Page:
THE SUPREME COURT has agreed to review a Nebraska law banning what abortion foes call "partial-birth abortion." The court had little choice in the matter, because the federal courts of appeals cannot seem to agree on whether such laws are constitutional. The U.S. Court of Appeals for the 8th Circuit struck down partial-birth bans in Nebraska, Arkansas and Iowa, while a sharply divided 7th Circuit upheld similar laws in Wisconsin and Illinois.
If the court puts aside the politics of abortion, the partial-birth laws present a pretty easy case; they cannot be reconciled with the Supreme Court's prior abortion holdings. Those earlier decisions grant women the right to abortion unless a pregnancy is so advanced that the fetus would be viable outside the mother. Prior Supreme Court cases thus permit states to ban late-term abortions, but even then such laws must contain exceptions allowing abortions if necessary to safeguard the life and health of the mother. So the partial-birth laws the court has now agreed to review fall short in two respects: They contain no exceptions for the health of the mother, and they don't restrict themselves to late-term abortions, either. This latter point is a source of confusion, because the laws do ban one particular procedure for carrying out late-term abortions, but they define the procedure in so broad a manner that many abortions performed earlier in pregnancy would be outlawed too.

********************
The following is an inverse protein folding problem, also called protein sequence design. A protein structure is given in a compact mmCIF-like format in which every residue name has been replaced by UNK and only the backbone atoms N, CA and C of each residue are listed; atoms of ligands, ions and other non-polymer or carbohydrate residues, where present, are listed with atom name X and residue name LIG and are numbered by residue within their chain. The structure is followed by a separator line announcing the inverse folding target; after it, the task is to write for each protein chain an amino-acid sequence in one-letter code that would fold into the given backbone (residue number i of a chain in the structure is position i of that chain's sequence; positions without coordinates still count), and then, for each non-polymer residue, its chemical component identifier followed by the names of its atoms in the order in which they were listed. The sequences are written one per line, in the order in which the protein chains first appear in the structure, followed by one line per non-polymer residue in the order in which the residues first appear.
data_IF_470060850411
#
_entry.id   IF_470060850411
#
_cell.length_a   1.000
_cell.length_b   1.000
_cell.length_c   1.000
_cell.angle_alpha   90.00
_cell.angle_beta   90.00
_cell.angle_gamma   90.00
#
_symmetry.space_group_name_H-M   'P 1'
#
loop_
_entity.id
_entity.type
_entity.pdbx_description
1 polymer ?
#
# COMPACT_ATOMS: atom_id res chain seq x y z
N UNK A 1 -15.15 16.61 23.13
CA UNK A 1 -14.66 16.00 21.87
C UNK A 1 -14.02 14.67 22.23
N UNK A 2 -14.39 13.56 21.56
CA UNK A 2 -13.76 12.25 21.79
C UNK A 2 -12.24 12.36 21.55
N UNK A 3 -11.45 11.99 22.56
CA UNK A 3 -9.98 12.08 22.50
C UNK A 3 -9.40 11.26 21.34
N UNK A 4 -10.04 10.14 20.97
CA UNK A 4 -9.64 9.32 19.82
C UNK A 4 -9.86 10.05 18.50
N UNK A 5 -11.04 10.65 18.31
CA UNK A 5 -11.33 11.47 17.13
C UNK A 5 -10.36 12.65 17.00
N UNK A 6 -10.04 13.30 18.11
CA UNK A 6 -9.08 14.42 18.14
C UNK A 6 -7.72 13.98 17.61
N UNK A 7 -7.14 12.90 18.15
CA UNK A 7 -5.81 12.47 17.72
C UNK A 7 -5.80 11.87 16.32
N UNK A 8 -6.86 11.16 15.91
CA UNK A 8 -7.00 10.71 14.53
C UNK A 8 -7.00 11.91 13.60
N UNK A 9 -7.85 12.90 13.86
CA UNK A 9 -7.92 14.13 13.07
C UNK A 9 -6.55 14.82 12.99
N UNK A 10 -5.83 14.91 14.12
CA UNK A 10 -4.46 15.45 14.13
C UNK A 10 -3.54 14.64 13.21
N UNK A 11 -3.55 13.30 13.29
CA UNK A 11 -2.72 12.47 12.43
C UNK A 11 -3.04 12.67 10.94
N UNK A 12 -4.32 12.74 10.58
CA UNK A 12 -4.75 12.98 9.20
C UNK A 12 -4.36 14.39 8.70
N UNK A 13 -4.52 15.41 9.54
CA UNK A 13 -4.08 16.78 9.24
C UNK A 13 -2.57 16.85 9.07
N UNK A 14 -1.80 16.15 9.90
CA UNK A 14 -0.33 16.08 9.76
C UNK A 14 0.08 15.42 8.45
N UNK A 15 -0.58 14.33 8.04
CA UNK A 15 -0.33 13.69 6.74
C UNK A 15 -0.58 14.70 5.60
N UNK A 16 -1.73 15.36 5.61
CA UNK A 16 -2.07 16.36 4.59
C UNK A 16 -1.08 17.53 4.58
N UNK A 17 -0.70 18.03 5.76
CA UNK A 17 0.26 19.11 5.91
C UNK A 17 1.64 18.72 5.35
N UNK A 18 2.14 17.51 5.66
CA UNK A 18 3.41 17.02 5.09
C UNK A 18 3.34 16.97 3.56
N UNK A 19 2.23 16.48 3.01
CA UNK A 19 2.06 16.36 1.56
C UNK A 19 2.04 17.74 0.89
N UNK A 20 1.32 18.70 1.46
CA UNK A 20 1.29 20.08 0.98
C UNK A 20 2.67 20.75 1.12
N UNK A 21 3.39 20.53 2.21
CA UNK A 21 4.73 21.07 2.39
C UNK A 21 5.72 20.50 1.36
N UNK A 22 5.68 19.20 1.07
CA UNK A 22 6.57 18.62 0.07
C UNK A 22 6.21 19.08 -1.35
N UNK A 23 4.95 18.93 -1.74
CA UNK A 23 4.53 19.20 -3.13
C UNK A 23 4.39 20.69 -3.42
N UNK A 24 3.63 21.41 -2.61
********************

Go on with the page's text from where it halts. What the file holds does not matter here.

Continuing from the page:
The partial-birth controversy is frustrating because it has so little relevance to what should be the real objective of legislation in this area: the development of balanced and reasonable abortion policies within the framework of the court's prior holdings. As Chief Judge Richard Posner of the 7th Circuit observed last year in an angry dissent, the partial-birth statutes are not concerned with any real policy objective but with "making a statement in an ongoing war for public opinion, though an incidental effect may be to discourage some late-term abortions. The statement is that fetal life is more valuable than women's health." It is an unfortunate statement, and one squarely at odds with what the Supreme Court itself consistently has said.